Jacques Maritain Center : History of Philosophy / by William Turner


When, in the first decades of the thirteenth century, the Greek text of Aristotle was introduced into the schools and the Christian philosophers began to compose commentaries on the Latin translations made from it, the followers of the Arabian commentators commenced to give a more decidedly Anti-Christian direction to their interpretation of Aristotle. In this way there sprang up two hostile schools of Aristotelianism, -- the orthodox Aristotelianism of the schoolmen and the heterodox Aristotelianism of the Averroists. The unity of the active intellect, the immortality of the individual soul, the freedom of the will, and the question of fatalism were some of the points on which the schoolmen and the Averroists differed in their interpretation of the philosopher. But the most characteristic doctrine of the Averroists, a doctrine which involved the denial of the most vital principle of Scholasticism, was that what is true in philosophy may be false in theology, and vice versa.

Towards the end of the thirteenth century Averroism appeared in the University of Paris, and was made the subject of several ecclesiastical inquiries and condemnations. Its chief representatives were Siger of Brabant{1} (died 1282 or 1288), Boetius the Daclan, and Bernier of Nivelles.

Among the opponents of Averroism are to be reckoned the great schoolmen, who, like Albert and St. Thomas, composed treatises for the express purpose of refuting the doctrines of the Averroists, and controversialists, like Raymond Lully, who under. took an extensive campaign against the errors of the Arabians.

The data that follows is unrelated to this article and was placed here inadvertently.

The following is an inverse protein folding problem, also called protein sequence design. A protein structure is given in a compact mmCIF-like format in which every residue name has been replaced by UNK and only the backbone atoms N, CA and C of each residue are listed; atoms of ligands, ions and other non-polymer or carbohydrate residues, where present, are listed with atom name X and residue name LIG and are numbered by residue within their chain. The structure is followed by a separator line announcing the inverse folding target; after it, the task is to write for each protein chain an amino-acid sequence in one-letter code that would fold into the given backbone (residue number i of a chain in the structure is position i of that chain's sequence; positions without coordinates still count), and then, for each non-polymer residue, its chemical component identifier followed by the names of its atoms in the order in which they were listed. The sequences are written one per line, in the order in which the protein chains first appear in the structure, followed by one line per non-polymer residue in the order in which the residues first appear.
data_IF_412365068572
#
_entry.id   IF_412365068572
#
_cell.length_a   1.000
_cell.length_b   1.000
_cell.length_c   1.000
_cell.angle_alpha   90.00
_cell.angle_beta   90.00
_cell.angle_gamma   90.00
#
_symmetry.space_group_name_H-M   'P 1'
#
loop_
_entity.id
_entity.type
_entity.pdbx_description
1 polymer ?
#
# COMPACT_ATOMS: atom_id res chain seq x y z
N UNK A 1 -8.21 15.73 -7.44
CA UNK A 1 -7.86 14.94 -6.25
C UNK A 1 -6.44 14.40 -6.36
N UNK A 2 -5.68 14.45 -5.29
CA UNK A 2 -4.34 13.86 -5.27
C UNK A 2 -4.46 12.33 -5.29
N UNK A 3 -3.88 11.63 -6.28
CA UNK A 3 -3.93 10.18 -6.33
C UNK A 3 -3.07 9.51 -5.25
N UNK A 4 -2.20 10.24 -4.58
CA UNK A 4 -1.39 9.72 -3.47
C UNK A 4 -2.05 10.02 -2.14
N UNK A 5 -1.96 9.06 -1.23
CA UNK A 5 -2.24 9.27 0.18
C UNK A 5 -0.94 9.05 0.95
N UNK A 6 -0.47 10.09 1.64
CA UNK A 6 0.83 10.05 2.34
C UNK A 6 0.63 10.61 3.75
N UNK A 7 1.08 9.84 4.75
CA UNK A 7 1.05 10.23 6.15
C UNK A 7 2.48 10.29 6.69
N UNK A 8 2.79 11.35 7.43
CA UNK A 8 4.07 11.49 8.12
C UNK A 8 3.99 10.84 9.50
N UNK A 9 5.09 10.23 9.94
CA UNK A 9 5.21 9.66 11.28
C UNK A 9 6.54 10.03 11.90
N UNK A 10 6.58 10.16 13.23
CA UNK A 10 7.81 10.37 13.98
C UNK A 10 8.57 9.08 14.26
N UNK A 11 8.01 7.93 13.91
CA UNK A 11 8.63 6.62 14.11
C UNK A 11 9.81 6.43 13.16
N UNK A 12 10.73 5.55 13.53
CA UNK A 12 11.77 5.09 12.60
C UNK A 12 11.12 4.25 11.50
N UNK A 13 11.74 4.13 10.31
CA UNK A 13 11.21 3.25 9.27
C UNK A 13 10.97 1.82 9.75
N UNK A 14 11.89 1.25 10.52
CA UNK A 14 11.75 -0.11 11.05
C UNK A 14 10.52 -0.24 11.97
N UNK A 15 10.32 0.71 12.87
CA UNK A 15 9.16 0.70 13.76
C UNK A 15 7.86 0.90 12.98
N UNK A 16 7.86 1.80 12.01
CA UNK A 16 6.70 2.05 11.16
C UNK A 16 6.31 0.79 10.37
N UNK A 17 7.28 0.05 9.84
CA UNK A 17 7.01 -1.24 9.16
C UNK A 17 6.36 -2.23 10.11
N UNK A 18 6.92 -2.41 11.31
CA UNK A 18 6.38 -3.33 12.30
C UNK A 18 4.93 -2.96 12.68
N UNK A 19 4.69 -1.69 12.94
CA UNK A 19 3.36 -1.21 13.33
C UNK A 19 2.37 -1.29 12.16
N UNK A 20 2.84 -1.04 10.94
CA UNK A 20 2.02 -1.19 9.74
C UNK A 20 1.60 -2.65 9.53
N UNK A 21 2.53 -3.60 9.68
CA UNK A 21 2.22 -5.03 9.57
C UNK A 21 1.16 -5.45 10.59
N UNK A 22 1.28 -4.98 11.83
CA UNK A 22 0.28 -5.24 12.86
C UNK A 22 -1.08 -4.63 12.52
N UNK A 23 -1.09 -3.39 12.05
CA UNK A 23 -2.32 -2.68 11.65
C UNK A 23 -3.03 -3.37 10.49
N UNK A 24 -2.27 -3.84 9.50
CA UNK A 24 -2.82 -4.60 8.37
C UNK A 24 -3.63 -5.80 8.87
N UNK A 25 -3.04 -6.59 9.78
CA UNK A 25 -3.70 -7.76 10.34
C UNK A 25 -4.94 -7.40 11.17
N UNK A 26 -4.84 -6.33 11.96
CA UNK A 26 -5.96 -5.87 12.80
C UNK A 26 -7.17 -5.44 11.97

Life. Raymond Lully, Doctor Illuminatus, is in some respects one of the most remarkable figures in the history of mediaeval philosophy. His whole life was dominated by the idea of converting the Moorish world to Christianity. This he hoped to accomplish by the preaching of the gospel, by the refutation of the errors of the Arabians, and by the scientific demonstration of the revealed truths of the Christian religion. He was an apostle, a controversialist, and a theosophist. He was also an inventor, having contrived, among other things, a logical machine by means of which he hoped to prove all truth.

Raymond was born at Majorca in 1234 or 1235. After spending some years at the court of Aragon, he entered the order of St. Francis{2} and devoted the remainder of his life to the conversion of the Moors. He was stoned by the Mussulmans at Tunis in 1315.

Sources. Raymond's works occupy eleven folio volumes in the Mainz edition (1721-1742). The most important of his treatises, Ars Brevis, Duodecim Principia Philosophiae, and Ars Magna, were published at Strasburg in 1651.


Raymond's theosophy appears in the doctrine that all truths, including the mysteries of faith, are demonstrable by human reason. The doctrine, however, is not to be understood in the rationalistic sense: for Raymond maintains that reason, in order to attain the highest truths, must be aided by faith:

Et sicut voluntas non posset amare objectum primum sine charitate, sic intellectus non potest intelligere primum objectum sine fide.{3}